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Baby & Other Stories Paperback – December 15, 2010

4.3 out of 5 stars 14 customer reviews

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Editorial Reviews

From Publishers Weekly

Starred Review. In 10 raw and angry stories, Bomer flays the idea of happy little families, giving readers an assortment of emasculated and discarded husbands; brooding, unfulfilled wives; and the poor children--destined for therapy--unlucky enough to bind them. Bomer's characters, Brooklynites for the most part, having been coddled by adoring mothers, raised in upper-middle-class homes, and propelled from Ivy League colleges, now shrink from "the cold reality of the indifference of the universe." For Lara in the title story, having a baby turned into bitter disappointment once she realizes that winning the "ultimate contest" really entails a life of drudgery. Bomer's characters spew many ungracious thoughts, but these are forthright, hilarious, and honest, as with Edie, the snarly mother of two grown sons, who so evidently favors her golden Thomas over the needy Michael, "who was uncoordinated, who needed glasses, who clung to her as a boy too big to be clinging to his mother," that she exults in his unhappiness as a newly married man and father. This lacerating take on marriage and motherhood is not one to share with the Mommy and Me group. (Dec.) (c)
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From Booklist

Eight of these 10 stories were published in literary magazines or on online fiction sites. Bomer writes about men and women disillusioned by the comparison between their fantasies and the real-life choices that they make. Set in cities, vacation destinations, and college towns, these are stories of betrayal and ennui, of despair engendered by the traumas of daily life. Many of her hard-to-like characters are surrounded by equally unlikeable people. The deftness of character portrayal will ensure that readers continue to work through the stories despite the heaviness of their subjects. Stories such as “A Galloping Infection,” in which a man refuses to interrupt his vacation to take his sick wife to the doctor, and “The Second Son,” which vividly depicts details of the ends of two pregnancies, promise one ending while surprising with another. Other stories have open-ended conclusions, leaving threads unfinished and readers guessing. Buy this for fans of character-driven fiction, for lovers of Roth and Updike, and for flourishing short story collections. --Ellen Loughran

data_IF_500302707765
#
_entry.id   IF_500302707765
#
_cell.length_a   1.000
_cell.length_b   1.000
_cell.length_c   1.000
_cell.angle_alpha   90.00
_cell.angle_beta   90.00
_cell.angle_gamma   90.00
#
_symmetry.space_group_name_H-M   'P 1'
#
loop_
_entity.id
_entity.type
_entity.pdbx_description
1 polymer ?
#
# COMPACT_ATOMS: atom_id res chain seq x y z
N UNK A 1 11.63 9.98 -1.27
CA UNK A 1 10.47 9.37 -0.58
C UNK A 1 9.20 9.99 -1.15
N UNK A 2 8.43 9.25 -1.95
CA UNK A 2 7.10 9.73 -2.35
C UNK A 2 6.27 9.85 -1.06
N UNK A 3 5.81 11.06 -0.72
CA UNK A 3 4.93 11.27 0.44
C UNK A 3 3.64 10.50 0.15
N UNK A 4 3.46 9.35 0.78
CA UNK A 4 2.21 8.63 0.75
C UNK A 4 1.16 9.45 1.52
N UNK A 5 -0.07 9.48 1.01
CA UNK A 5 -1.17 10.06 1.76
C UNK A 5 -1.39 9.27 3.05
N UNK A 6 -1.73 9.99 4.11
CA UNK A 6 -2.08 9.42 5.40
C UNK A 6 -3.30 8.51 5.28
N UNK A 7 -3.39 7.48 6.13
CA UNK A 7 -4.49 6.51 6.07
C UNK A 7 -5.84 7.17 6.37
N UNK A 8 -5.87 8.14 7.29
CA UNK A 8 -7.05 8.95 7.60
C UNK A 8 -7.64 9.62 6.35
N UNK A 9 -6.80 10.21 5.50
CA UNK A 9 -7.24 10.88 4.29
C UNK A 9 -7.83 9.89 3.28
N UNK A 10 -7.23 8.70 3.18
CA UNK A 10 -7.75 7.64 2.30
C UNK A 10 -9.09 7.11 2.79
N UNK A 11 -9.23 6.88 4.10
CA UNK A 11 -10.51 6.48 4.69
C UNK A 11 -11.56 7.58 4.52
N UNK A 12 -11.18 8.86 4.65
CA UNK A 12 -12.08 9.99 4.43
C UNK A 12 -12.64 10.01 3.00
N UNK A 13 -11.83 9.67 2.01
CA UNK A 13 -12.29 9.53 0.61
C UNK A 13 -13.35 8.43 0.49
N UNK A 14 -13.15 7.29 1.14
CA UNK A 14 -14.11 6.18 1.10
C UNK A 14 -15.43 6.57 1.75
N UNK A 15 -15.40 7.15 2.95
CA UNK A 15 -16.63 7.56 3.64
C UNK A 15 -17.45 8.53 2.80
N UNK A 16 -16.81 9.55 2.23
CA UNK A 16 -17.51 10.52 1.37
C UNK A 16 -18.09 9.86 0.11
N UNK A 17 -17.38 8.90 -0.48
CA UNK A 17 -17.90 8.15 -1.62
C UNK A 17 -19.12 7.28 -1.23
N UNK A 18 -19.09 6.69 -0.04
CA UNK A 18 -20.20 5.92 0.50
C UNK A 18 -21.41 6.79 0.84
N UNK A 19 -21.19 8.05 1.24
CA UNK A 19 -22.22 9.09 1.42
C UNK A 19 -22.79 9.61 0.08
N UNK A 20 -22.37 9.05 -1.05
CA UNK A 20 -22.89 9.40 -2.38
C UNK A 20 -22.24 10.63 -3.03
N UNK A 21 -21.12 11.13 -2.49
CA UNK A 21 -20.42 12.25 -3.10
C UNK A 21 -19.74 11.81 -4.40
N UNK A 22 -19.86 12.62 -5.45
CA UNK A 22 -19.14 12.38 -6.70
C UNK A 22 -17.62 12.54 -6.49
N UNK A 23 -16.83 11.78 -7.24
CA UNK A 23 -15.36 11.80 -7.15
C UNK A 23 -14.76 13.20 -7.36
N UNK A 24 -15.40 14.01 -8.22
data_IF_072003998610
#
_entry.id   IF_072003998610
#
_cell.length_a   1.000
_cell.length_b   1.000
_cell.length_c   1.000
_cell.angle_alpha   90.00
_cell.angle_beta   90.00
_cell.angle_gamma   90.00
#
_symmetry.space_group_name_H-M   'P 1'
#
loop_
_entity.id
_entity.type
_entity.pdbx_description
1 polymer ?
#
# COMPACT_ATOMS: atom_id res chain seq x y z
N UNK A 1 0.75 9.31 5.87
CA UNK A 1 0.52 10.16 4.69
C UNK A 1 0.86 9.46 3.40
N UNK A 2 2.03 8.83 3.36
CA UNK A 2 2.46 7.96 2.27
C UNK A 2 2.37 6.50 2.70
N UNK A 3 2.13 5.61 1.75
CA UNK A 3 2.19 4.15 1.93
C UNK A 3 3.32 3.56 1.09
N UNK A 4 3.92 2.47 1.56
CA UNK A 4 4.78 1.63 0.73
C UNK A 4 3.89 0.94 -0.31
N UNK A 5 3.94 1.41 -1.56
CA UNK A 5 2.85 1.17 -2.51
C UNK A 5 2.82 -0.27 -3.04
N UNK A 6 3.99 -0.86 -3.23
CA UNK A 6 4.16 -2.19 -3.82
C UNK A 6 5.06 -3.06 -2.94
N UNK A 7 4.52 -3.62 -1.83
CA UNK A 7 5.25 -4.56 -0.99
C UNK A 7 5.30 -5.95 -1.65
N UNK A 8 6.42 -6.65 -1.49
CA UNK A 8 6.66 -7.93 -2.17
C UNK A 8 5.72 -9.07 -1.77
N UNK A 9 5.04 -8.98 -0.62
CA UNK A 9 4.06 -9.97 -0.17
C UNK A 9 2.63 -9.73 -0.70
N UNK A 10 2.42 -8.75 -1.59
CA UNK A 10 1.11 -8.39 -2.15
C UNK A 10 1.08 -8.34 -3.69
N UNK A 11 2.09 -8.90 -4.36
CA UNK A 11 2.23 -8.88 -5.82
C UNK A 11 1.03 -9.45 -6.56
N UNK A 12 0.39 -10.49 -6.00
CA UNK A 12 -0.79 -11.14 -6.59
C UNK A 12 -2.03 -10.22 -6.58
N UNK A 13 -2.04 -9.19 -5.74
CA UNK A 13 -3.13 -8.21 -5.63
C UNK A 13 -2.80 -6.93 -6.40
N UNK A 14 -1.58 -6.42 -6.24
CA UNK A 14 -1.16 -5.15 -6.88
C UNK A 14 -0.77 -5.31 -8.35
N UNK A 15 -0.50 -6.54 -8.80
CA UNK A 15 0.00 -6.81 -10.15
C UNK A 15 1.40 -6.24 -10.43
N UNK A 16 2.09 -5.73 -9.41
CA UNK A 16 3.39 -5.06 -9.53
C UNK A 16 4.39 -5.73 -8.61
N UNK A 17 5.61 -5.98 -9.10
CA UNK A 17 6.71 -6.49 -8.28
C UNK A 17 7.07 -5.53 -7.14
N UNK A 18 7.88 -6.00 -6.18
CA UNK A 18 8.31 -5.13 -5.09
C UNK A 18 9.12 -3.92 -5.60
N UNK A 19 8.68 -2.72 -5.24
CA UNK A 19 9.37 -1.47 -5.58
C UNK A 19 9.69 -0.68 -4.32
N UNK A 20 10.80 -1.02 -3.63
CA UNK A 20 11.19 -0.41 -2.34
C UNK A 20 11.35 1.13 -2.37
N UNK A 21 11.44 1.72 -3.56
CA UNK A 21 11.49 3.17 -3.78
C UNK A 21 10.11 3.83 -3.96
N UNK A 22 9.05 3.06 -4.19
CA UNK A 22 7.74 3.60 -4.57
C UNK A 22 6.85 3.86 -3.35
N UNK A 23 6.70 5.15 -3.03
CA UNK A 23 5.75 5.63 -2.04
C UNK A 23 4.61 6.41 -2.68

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Product Details

  • Paperback: 176 pages
  • Publisher: Word Riot Press (December 15, 2010)
  • Language: English
  • ISBN-10: 0977934373
  • ISBN-13: 978-0977934379
  • Product Dimensions: 8.2 x 5.3 x 0.4 inches
  • Shipping Weight: 8 ounces (View shipping rates and policies)
  • Average Customer Review: 4.3 out of 5 stars  See all reviews (14 customer reviews)
  • Amazon Best Sellers Rank: #1,833,704 in Books (See Top 100 in Books)

More About the Author

I'm the author of Nine Months (Soho Press, 2012), Baby and other Stories (Word Riot Press, 2010) and the forthcoming collection, Inside Madeleine (Soho Press, 2014). I'm also the publisher and editor of Sententia Books and Sententia: A Literary Journal.

Customer Reviews

Top Customer Reviews

Format: Paperback
Bomer's book was recommended to me by a friend. I read mostly historical biography's so Baby was out of my domain. The innocuous title, I must admit, caught me a little off guard. I was expecting something that perhaps could lull me to sleep. This was not the case.

I started the book on a late Friday evening and finished early Saturday morning. Far from what I thought the title hinted at in terms of the content, Bomer took me into a land of contemporary human suffering and the psychology that motivates people to act in reaction to their given circumstances.

From a analytical perspective Bomer takes the "Baby" and uses that, in her series of short stories, as a fulcrum to test the characters in her book. She did not hold back. In her work, Bomer weaves all the tangential elements of relationships. She explores the roles of sex, economics, education, sibling rivalry, paternal interference and class mobility in away that is shockingly accurate.